Monday, August 31, 2009

Nesting measuring cups

I just saw a French movie called Russian Dolls (PoupĂ©es Russes), so I must have had nesting dolls on my mind. These nesting measuring cups—from my favorite crazy store, Perpetual Kid—are designed like Russian matryoshkas. There are 6 of them, starting with a 1-cup measure, and working down to a 1/4 cup. It has both 2/3- and 3/4-cup measures, which is nice.

The set of M-Cups costs $12, but they won't be available until early September.

Saturday, August 29, 2009

Organic lip balm

I'm not much for make-up, but I am addicted to lip balm. I have a million brands and I am always on the look-out for something new.

Odd to have this in a food blog? Well, lip balm is intended for your mouth, with which you EAT, and these organic balms from eos come in flavors that sound good enough to EAT: Summer Fruit, Honeysuckle Honeydew, Sweet Mint.

I want them for their looks alone. The bonus is they're 100% natural, paraben-free, widely available, and about $3. Eos also makes balm in stick form with 2 more food flavors: Vanilla Bean and Pomegranate Raspberry.

A final note: On the eos website, their promotion for the lip balms includes this claim: "precisely glides onto lips." Huh? As opposed to that uncontrollable and imprecise Chapstick?

Friday, August 28, 2009

Pork & Mango Salad

Not that it was my intention, but this salad just happens to be overflowing with beta-carotene, the pigment that makes fruits and vegetables orange. Beta-carotene has been identified as a powerful antioxidant compound, but it is also a precursor* to vitamin A, which is good for your eyes, skin and immune system.

There is no recommended intake for beta-carotene itself, but to get the vitamin A your body needs, you should consume 11 grams of beta-carotene daily. A single serving of this salad has over 13 grams!

Pork & Mango Salad
Make this in the morning (before it gets super hot), then at dinner time you won't have to heat up the kitchen. Serve it on a bed of greens if you want, along with toasted slices of whole-grain baguette or sourdough.

1 pound pork tenderloin
3/4 teaspoon salt
3/4 teaspoon black pepper
1 pound sweet potatoes, peeled and cut into 1/2-inch cubes
3/4 cup plain low-fat yogurt
1/2 teaspoon grated lime zest
3 tablespoons lime juice
2 tablespoons honey
1/4 teaspoon cayenne pepper
2 large red bell peppers, diced
4 scallions, thinly sliced
2 mangoes (3/4 pound each), cut into 1/2-inch cubes

1. Preheat the oven to 400°F. Sprinkle the pork with 1/2 teaspoon of the salt and 1/2 teaspoon of the black pepper. Place in a roasting pan and roast for 20 to 25 minutes or until cooked through but still juicy. When cool enough to handle, cut into 1/2-inch cubes. (Save the meat juices to add to the dressing.)
2. Meanwhile, in a vegetable steamer, cook the sweet potatoes until firm-tender, 10 to 15 minutes.
3. In a large bowl, combine the yogurt, lime zest, lime juice, honey, cayenne, the remaining 1/4 teaspoon salt and 1/4 teaspoon black pepper. (Add the meat juices, too.)
4. Add the pork, sweet potatoes, bell peppers, scallions and mangoes, and toss well. Serve at room temperature or chilled.
Makes 4 servings

*Your body converts the beta-carotene to vitamin A. You can also get preformed vitamin A in animal-based foods, such as egg yolks and liver.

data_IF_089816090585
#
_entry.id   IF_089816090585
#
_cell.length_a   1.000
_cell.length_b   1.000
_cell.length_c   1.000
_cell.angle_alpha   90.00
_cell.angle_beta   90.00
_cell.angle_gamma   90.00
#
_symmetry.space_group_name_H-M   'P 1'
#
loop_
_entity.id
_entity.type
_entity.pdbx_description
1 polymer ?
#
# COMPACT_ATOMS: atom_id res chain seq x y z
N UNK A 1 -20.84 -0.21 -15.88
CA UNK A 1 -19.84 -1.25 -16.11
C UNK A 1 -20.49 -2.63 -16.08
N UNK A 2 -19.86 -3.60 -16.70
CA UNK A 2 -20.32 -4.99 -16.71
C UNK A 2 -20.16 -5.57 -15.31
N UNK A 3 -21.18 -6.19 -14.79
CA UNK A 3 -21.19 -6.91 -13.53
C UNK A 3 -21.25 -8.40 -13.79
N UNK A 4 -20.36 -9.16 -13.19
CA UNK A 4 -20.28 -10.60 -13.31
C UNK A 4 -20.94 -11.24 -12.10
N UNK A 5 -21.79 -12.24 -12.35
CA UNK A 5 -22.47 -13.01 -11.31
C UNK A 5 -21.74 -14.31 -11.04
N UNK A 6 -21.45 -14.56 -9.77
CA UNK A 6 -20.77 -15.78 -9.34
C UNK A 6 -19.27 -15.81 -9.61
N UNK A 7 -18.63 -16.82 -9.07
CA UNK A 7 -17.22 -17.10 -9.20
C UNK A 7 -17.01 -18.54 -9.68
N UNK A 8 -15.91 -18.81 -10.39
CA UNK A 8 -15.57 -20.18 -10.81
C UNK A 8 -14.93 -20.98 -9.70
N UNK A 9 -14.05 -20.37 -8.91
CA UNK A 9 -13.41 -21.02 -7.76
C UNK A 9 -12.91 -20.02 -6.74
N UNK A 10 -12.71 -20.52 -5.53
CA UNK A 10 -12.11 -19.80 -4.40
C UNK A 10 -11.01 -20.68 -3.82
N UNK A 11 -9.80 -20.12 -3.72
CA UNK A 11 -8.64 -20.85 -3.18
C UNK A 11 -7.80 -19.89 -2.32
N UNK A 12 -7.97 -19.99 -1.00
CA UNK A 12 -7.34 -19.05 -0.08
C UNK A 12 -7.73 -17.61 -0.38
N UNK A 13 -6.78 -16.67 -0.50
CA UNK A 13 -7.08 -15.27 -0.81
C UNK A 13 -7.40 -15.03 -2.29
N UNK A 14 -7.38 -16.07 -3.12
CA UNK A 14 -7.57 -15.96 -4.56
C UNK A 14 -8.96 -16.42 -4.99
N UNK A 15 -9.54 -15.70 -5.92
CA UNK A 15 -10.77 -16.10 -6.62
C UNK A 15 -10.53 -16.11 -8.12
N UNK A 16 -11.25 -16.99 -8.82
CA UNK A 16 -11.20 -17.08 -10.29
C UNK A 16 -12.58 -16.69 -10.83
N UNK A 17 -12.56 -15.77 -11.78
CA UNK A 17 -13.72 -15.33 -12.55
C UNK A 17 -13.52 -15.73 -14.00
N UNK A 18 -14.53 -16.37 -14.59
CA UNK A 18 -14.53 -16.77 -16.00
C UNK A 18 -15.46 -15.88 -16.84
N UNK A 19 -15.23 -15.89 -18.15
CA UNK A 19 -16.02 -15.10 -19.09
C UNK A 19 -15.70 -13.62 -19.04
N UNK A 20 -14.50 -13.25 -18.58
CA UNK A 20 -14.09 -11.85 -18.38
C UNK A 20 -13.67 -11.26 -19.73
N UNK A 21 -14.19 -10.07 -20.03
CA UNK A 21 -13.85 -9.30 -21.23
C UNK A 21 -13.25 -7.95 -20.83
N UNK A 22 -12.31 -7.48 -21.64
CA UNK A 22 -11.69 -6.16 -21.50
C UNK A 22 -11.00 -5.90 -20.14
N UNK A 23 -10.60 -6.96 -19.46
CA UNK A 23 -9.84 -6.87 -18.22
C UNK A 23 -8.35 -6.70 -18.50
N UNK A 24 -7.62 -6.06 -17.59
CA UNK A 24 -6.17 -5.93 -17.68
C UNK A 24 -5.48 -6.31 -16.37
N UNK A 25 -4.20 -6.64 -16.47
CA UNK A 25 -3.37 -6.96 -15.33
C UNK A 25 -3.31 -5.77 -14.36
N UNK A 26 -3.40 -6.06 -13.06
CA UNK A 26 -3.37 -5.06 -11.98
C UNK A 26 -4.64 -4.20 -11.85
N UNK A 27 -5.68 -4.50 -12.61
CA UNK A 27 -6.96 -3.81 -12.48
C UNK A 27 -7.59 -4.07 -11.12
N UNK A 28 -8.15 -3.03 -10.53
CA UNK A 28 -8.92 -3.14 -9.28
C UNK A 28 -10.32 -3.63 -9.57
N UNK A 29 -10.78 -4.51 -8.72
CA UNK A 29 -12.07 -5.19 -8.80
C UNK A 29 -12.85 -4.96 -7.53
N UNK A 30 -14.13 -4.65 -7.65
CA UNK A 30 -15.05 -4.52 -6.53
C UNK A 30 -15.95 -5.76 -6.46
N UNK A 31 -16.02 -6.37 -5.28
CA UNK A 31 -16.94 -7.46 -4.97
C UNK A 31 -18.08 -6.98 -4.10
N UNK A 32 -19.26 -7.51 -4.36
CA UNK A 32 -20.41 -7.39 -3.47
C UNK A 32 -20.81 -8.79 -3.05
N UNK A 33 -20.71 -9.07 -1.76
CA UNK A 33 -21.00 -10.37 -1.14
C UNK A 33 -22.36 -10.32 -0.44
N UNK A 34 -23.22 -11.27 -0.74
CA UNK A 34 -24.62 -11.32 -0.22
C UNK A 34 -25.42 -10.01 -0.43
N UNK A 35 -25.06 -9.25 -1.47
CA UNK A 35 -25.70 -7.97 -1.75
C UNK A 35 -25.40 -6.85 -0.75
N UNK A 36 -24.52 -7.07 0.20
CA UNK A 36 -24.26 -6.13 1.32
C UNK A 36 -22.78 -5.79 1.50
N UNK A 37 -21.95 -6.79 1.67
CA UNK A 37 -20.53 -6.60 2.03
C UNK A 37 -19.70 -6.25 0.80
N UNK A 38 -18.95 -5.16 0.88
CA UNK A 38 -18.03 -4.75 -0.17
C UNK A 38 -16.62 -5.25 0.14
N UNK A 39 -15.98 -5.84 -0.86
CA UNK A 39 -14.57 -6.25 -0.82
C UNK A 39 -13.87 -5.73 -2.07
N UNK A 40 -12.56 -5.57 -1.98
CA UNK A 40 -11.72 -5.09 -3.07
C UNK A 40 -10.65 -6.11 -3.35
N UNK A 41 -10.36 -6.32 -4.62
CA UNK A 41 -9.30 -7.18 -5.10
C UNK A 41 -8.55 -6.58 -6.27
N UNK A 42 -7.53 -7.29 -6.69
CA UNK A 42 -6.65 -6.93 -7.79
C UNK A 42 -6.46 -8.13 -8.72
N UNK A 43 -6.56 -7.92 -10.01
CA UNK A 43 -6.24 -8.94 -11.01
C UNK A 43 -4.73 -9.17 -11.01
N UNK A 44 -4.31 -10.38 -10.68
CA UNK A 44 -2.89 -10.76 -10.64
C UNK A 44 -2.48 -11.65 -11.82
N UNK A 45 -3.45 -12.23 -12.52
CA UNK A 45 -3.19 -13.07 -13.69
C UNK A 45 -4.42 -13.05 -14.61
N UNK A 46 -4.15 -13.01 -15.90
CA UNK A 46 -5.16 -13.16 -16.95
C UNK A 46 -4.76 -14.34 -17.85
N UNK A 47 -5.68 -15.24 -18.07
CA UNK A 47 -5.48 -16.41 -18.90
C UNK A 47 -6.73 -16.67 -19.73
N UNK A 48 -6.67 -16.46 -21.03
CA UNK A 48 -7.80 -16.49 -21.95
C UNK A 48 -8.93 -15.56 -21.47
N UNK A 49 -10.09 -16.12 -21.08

Mango on Foodista

Thursday, August 27, 2009

Salt and pepper for college

A little while ago my son and I were assembling a "Dorm-Room Survival Kit" for a friend who is heading off to college this fall. The kit included a white board for hanging on your door (intended to receive hilarious messages from friends), a bin for holding all the random things that don't have any other place to be, a corkscrew, sticky stuff for hanging posters, a paring knife and this dandy set of travel salt and pepper grinders.

Made of heavy-duty stainless steel, the GRIND on the GO mills are 4 inches high and have their own little leather pouch. You can buy them on the GRIND website for $45. Or, you can get the cheaper version of the same idea in plastic instead of stainless for $20.

Wednesday, August 26, 2009

Yummy tarts from the freezer

I wouldn't have predicted that the words tart + freezer would equal yummy, but I was more than pleasantly surprised to find out that in the case of the Daphne Baking Company the equation works.

The tarts come in six flavors: lemon, chocolate, macadamia nut, pumpkin, chocolate-raspberry and passion fruit (my personal addiction). They're two to a box for $7 to $8. This seems like a pretty small price to pay to end a meal in great style without having to do all that work. Just take them out of the freezer to come to room temp while you eat dinner.

Daphne's tarts are currently only available in the Northeast, including at many Whole Foods, so check their store locator. However, if you really, really, really wanted to have these tarts, you could order them by the case (12 tarts) for $88 from the Daphne Baking Company website. The cost of the case includes overnight delivery.

Tuesday, August 25, 2009

Smart measuring cup

Here's something I discovered the other day. For a completely uninteresting reason I was wondering how much water weighed. Well guess what? An ounce of water by volume (the so-called fluid ounce) actually weighs an ounce. Duh. I had not made that connection before. My grandmother's mantra in the kitchen (I mean she didn't make it up, but I learned it from her) was "a pint's a pound the world around." So 1 pint of water = 2 cups = 16 fluid ounces = 16 ounces by weight = 1 pound.

Of course the rule only works with ingredients with a density similar to water. Once you get into ingredients that don't pack into a volume measure the way water does, all bets are off. Though to be honest, the mantra will get you within shooting distance with a lot of ingredients.